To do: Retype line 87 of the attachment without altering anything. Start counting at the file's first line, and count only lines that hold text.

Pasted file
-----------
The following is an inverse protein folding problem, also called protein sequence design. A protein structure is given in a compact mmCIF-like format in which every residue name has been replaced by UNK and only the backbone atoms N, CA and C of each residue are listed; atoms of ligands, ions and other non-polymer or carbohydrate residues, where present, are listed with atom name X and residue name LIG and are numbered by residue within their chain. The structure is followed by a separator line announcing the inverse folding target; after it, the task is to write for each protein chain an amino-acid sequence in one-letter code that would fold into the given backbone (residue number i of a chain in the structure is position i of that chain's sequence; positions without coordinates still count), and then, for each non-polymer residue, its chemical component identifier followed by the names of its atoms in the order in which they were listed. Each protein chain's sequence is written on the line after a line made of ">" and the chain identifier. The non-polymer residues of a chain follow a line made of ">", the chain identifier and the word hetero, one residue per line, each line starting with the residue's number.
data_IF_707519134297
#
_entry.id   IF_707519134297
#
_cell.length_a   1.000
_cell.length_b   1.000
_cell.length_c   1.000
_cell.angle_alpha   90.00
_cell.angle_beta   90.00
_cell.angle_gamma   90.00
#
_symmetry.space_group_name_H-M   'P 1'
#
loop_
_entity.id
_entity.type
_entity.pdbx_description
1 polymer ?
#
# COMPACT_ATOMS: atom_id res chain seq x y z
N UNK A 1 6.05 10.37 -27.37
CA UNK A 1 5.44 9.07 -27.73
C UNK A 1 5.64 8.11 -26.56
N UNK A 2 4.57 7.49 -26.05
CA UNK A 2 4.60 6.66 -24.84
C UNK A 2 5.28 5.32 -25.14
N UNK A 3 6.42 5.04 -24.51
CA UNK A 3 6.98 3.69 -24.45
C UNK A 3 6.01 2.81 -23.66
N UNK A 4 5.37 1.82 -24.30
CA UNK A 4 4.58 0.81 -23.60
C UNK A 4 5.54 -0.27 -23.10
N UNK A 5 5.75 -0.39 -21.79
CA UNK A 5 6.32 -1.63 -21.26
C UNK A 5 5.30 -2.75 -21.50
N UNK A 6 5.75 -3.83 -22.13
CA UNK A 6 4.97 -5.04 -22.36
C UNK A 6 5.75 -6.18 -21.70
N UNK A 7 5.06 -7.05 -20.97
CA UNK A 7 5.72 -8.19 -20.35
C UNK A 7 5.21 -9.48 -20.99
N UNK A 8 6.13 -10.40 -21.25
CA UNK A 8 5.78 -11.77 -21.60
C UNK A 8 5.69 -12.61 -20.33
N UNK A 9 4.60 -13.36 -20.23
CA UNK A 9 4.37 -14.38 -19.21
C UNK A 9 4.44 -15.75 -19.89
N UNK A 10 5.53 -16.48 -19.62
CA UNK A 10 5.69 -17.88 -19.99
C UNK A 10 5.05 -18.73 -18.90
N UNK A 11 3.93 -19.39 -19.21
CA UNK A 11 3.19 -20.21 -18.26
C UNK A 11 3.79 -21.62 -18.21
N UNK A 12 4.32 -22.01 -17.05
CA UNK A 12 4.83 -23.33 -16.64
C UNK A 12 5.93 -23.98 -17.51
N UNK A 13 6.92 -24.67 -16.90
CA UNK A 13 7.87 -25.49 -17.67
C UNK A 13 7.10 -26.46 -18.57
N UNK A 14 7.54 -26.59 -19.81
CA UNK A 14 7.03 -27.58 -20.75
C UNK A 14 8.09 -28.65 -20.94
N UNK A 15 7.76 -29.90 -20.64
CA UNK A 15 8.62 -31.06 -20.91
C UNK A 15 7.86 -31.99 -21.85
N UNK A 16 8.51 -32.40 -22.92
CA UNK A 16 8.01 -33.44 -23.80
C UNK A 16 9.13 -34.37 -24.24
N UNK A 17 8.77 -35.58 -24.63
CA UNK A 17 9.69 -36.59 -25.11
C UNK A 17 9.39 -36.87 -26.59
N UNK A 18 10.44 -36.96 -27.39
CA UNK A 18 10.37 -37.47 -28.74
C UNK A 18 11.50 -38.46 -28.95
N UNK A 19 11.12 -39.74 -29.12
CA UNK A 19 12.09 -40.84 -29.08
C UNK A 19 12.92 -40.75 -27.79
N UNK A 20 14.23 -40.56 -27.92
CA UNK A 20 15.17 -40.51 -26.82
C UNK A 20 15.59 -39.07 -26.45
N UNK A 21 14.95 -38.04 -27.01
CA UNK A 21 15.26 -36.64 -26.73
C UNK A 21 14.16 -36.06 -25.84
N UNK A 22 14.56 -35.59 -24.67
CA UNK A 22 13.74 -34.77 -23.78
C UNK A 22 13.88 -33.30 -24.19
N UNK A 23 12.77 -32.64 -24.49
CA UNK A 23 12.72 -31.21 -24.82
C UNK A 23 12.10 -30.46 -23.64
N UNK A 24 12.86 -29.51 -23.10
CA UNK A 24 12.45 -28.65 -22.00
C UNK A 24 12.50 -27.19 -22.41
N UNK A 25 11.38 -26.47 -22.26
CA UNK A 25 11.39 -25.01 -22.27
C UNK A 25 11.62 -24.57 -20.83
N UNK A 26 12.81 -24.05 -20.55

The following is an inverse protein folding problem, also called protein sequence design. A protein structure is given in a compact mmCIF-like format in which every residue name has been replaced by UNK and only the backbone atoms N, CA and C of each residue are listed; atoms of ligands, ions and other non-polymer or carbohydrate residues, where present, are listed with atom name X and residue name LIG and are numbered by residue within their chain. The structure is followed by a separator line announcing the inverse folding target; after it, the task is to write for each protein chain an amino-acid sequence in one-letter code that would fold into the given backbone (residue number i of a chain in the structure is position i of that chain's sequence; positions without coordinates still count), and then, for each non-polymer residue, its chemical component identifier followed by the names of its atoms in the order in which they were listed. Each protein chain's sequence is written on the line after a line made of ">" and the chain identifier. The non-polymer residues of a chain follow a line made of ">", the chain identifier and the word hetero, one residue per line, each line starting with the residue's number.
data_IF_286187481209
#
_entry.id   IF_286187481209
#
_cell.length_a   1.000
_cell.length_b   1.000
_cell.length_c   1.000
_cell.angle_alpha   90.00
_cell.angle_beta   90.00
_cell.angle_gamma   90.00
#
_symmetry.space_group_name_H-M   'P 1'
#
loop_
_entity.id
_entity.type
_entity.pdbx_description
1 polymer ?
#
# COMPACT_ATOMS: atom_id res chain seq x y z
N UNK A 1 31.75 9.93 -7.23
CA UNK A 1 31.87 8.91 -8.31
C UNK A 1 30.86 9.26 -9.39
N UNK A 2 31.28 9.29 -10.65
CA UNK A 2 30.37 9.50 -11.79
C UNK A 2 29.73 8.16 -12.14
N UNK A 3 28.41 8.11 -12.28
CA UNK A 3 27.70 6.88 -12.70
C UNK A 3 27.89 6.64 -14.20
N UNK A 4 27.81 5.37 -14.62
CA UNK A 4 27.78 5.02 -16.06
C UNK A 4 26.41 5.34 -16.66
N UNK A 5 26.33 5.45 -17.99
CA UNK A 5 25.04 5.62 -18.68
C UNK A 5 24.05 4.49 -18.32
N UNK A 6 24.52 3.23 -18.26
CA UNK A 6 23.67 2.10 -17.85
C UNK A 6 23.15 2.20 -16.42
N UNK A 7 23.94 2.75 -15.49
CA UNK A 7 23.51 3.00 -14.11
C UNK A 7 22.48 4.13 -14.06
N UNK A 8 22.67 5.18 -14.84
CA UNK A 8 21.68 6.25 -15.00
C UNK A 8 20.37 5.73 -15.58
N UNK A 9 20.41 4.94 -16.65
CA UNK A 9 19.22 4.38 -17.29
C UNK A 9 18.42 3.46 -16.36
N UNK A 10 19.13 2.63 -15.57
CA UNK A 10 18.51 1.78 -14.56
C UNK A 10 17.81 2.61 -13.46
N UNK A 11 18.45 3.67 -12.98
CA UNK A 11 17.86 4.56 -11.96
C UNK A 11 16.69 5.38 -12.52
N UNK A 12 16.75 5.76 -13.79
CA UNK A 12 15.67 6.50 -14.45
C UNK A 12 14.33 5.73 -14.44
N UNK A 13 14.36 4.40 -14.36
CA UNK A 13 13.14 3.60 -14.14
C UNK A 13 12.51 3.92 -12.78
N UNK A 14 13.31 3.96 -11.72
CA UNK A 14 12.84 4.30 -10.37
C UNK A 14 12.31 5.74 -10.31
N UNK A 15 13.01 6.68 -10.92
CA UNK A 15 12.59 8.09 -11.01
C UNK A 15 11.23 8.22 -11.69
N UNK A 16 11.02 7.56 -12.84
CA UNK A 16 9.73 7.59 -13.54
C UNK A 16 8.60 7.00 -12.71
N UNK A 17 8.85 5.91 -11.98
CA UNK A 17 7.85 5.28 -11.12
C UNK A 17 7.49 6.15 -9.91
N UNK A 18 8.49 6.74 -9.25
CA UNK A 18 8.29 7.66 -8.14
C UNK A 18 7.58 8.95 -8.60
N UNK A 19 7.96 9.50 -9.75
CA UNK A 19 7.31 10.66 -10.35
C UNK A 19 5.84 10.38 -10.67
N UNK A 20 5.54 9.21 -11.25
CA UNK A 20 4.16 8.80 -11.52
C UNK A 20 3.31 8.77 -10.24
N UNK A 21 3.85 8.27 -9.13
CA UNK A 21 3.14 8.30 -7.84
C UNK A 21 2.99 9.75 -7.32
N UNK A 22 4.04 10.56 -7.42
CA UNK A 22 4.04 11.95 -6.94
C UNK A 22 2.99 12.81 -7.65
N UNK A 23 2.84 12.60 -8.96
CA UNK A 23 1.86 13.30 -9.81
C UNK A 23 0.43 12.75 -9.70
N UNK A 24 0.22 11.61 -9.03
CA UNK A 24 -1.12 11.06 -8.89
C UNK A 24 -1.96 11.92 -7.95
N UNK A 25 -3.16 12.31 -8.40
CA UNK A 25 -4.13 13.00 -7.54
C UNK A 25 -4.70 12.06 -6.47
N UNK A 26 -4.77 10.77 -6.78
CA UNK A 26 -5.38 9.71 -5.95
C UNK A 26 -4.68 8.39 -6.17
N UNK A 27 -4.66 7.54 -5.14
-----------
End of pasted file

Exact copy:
C UNK A 22 13.88 -33.30 -24.19